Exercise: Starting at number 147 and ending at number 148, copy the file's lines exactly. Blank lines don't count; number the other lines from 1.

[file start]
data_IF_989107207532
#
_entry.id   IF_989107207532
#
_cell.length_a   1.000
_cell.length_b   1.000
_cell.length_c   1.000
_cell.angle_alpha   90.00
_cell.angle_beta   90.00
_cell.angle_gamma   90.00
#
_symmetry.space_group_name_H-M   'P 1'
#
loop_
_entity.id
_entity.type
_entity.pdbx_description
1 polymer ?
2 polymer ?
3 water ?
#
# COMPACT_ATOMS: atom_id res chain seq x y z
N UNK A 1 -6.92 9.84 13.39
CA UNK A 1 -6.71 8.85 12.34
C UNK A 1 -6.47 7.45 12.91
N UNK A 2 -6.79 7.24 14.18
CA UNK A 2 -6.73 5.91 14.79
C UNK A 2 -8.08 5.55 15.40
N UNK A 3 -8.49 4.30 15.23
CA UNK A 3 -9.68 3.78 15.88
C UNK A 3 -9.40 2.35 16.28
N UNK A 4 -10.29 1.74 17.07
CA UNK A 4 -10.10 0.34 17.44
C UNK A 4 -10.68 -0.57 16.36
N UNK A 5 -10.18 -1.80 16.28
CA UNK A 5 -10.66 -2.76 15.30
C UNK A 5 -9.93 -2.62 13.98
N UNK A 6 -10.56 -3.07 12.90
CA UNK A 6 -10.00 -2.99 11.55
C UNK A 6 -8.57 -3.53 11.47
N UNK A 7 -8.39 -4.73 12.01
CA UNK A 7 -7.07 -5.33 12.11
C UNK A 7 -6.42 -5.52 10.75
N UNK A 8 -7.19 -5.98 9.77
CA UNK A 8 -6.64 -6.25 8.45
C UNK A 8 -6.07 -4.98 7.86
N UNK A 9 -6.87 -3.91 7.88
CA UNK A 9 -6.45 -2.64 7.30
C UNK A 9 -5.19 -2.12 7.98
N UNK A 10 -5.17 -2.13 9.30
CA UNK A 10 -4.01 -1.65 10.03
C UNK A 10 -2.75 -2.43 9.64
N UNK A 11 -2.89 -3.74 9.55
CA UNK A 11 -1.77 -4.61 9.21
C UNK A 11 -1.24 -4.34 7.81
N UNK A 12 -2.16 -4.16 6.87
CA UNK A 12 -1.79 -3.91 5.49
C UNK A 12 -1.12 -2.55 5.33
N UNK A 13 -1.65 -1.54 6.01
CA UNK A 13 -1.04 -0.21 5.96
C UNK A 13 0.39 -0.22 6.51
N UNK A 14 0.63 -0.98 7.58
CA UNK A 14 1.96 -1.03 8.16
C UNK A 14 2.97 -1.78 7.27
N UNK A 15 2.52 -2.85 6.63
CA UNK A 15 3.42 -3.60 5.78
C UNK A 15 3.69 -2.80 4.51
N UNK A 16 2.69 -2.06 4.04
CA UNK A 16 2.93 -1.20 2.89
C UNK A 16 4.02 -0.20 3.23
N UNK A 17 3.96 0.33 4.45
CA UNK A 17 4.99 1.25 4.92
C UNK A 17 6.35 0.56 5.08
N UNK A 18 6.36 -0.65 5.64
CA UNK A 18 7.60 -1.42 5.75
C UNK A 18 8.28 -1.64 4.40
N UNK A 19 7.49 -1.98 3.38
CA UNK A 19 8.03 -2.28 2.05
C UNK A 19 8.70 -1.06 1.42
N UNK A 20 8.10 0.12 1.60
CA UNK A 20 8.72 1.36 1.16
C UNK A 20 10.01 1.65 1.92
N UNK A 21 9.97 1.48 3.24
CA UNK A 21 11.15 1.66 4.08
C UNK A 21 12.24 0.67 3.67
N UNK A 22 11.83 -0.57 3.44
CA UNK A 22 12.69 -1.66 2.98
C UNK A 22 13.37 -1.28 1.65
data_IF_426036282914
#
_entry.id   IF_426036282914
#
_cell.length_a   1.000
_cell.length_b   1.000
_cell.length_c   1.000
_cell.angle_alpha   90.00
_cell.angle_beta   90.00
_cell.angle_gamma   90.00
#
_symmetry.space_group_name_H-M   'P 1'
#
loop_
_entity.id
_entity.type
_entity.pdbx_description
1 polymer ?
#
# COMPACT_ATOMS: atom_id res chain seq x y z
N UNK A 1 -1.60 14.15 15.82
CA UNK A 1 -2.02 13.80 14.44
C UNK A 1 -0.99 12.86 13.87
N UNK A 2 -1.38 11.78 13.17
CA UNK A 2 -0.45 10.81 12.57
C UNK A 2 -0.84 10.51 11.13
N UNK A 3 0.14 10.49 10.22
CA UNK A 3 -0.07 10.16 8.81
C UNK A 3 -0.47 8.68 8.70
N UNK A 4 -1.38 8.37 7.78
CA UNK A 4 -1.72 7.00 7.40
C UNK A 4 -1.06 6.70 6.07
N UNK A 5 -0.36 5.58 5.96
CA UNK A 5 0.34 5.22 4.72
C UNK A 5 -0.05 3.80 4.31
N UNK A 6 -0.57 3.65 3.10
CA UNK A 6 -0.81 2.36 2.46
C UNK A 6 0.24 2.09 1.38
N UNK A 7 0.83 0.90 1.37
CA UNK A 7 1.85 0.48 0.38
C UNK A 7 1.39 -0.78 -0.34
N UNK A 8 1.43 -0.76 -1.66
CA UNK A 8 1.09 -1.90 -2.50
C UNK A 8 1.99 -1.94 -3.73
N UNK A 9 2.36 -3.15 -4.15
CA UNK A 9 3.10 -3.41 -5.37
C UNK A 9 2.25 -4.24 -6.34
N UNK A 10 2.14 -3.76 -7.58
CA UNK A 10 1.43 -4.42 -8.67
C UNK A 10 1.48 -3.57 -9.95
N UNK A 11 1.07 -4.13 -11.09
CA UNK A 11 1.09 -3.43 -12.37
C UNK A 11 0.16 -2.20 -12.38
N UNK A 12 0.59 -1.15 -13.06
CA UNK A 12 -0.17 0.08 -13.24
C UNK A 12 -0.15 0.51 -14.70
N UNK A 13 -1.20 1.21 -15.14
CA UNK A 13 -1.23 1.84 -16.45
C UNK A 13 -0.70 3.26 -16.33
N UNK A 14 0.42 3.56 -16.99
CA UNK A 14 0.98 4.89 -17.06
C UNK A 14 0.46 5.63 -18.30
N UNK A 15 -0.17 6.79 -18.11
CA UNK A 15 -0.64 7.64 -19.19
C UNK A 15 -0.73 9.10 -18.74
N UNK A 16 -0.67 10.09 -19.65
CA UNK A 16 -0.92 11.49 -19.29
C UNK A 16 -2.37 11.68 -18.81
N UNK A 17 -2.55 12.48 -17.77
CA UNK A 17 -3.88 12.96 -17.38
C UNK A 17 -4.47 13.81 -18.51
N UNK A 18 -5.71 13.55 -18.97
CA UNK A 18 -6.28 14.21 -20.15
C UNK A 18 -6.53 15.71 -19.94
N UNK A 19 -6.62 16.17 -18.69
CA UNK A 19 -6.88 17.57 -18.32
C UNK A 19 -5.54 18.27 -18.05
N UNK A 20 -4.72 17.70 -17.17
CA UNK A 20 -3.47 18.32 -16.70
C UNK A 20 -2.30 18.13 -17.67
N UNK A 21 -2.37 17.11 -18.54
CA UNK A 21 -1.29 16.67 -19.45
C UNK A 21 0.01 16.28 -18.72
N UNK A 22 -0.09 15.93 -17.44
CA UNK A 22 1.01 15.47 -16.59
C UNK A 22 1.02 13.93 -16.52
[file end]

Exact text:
C UNK A 13 -0.70 3.26 -16.33
N UNK A 14 0.42 3.56 -16.99